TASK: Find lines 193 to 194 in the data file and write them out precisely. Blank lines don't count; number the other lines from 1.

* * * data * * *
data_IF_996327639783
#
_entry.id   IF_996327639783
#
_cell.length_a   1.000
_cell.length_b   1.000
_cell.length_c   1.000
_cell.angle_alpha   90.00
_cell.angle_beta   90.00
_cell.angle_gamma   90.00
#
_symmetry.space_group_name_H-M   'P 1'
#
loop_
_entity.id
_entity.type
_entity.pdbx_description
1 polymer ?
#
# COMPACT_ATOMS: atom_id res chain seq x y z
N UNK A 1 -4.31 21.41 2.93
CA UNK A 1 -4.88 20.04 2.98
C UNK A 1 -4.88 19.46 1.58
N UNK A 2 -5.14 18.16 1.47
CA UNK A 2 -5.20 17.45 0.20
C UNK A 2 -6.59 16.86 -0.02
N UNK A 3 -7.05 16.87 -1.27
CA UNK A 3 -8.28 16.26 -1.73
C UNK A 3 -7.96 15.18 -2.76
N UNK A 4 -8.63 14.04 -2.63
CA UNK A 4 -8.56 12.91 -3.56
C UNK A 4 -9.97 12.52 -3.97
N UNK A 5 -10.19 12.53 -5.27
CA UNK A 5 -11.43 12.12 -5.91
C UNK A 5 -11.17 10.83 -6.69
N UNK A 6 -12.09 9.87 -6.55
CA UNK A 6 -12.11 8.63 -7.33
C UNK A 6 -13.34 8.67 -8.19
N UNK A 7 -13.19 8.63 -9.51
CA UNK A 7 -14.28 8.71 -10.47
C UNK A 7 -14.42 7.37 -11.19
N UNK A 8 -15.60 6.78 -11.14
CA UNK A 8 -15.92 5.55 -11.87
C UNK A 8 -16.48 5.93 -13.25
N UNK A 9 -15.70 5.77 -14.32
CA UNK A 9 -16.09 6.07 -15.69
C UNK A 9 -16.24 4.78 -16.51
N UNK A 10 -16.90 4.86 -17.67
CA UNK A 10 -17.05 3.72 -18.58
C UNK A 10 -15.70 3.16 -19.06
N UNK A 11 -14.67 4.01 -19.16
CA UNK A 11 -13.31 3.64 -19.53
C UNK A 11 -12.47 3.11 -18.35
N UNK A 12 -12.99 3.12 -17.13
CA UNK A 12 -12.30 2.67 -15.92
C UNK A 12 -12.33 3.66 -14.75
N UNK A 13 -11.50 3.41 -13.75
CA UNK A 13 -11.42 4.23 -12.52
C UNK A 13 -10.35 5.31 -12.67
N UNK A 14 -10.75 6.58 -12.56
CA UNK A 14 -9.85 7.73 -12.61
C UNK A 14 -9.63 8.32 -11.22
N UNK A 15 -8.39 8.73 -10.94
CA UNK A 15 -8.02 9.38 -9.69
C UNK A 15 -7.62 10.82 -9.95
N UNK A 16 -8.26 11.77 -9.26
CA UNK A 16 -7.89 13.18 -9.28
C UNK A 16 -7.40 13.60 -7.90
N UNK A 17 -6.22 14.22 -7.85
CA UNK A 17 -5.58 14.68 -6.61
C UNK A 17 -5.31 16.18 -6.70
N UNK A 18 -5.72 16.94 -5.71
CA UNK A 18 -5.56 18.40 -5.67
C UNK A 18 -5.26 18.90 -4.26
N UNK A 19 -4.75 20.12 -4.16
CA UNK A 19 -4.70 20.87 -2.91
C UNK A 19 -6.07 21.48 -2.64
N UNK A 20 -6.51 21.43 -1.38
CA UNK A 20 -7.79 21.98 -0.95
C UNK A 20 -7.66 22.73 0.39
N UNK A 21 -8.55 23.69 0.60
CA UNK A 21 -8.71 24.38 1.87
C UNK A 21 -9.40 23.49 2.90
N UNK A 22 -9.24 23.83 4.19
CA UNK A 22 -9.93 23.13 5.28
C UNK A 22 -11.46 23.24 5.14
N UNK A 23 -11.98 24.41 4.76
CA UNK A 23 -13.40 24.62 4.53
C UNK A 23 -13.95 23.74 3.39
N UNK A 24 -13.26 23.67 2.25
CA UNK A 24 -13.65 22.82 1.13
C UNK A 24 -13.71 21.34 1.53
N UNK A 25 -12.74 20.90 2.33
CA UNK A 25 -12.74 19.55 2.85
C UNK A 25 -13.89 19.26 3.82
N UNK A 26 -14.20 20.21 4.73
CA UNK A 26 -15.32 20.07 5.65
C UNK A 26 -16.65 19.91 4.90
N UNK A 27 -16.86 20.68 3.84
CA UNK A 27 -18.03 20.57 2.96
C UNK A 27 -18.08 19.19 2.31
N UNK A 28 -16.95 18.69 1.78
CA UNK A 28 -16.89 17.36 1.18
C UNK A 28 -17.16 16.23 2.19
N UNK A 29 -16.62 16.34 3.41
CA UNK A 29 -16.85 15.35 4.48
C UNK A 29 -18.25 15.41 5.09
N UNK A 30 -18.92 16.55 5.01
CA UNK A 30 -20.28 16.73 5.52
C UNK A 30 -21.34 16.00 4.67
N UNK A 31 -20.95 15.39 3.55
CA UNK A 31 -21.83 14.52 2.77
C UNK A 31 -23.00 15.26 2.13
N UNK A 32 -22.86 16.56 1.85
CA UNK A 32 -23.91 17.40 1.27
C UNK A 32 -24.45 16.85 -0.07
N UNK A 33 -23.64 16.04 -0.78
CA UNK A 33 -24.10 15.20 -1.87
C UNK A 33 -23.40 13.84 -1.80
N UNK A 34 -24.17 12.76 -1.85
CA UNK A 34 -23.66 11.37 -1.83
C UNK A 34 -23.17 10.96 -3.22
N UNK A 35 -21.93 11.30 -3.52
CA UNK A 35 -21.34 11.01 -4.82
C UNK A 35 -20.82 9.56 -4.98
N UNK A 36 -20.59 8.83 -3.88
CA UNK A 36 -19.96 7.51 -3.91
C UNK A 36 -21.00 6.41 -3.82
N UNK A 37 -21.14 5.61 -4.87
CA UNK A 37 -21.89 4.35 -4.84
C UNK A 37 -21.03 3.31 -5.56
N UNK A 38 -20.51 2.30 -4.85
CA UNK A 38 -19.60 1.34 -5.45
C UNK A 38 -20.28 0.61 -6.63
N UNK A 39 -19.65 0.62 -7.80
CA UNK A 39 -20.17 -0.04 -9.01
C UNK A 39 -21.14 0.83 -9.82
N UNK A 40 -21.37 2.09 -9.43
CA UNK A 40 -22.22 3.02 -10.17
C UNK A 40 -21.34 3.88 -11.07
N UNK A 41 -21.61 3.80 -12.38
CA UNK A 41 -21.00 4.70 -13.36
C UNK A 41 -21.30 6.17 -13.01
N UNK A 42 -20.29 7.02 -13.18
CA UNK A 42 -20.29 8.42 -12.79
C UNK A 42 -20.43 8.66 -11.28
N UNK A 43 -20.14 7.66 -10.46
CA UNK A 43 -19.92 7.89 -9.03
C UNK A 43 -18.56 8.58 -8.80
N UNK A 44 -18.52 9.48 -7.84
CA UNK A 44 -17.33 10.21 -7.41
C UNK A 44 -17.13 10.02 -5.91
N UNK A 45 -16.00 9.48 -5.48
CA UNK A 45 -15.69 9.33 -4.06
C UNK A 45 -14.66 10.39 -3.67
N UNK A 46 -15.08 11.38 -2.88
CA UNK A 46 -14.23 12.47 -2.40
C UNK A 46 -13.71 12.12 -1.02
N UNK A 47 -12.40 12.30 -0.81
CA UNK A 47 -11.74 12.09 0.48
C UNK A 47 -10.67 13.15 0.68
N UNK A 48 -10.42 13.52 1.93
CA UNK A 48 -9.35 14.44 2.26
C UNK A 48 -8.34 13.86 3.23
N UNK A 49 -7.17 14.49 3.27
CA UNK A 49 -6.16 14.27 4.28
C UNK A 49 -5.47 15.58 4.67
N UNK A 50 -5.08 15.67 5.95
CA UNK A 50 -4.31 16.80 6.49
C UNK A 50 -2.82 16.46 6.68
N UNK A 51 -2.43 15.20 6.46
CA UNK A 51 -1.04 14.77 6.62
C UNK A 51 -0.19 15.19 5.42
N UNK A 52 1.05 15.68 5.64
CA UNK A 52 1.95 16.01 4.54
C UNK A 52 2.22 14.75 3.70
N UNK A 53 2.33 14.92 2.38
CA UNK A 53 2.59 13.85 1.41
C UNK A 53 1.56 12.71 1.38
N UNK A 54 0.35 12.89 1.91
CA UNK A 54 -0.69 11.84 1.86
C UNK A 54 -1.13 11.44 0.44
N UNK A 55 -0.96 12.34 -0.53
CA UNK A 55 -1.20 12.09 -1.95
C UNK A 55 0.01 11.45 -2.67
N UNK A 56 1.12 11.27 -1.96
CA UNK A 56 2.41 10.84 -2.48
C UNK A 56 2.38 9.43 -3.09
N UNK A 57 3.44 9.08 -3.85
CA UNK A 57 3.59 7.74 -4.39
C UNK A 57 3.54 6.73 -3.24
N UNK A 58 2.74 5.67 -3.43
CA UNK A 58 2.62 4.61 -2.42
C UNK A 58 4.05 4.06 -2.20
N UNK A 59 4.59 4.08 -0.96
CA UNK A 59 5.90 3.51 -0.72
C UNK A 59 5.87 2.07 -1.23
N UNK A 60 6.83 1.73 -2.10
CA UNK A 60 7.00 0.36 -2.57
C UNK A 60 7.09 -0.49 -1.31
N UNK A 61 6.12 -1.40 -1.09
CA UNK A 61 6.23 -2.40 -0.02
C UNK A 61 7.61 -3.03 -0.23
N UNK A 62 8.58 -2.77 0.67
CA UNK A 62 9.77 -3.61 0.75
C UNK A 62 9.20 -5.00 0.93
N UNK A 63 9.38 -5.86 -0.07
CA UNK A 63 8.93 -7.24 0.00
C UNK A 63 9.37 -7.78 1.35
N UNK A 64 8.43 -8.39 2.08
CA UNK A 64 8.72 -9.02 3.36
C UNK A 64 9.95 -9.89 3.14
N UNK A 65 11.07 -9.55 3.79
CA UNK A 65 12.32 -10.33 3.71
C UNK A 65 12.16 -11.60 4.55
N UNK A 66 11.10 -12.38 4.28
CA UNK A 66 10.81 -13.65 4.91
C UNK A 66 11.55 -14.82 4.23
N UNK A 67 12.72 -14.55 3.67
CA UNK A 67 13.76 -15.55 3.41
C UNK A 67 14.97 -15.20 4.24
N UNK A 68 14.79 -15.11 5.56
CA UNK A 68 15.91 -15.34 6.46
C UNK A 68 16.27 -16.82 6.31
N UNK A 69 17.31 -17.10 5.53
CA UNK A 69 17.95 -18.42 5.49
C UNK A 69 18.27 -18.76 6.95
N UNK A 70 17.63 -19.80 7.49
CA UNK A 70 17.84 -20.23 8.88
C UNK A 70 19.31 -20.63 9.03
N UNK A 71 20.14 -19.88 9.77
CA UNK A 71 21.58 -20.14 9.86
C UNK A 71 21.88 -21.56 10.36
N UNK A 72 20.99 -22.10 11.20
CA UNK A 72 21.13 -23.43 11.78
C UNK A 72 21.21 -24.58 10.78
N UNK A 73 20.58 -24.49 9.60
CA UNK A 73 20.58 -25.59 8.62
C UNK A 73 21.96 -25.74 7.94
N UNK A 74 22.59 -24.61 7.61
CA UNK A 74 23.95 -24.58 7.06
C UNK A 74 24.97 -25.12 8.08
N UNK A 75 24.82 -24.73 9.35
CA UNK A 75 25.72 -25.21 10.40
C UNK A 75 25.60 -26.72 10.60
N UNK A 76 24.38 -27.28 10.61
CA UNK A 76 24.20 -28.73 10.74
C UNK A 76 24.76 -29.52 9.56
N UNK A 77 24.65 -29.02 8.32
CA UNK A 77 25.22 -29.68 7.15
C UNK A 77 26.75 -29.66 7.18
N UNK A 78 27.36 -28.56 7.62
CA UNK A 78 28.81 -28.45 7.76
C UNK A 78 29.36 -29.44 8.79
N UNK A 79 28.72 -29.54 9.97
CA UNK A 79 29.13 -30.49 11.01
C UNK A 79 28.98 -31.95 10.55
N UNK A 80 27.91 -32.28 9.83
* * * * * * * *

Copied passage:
CA UNK A 58 2.62 4.61 -2.42
C UNK A 58 4.05 4.06 -2.20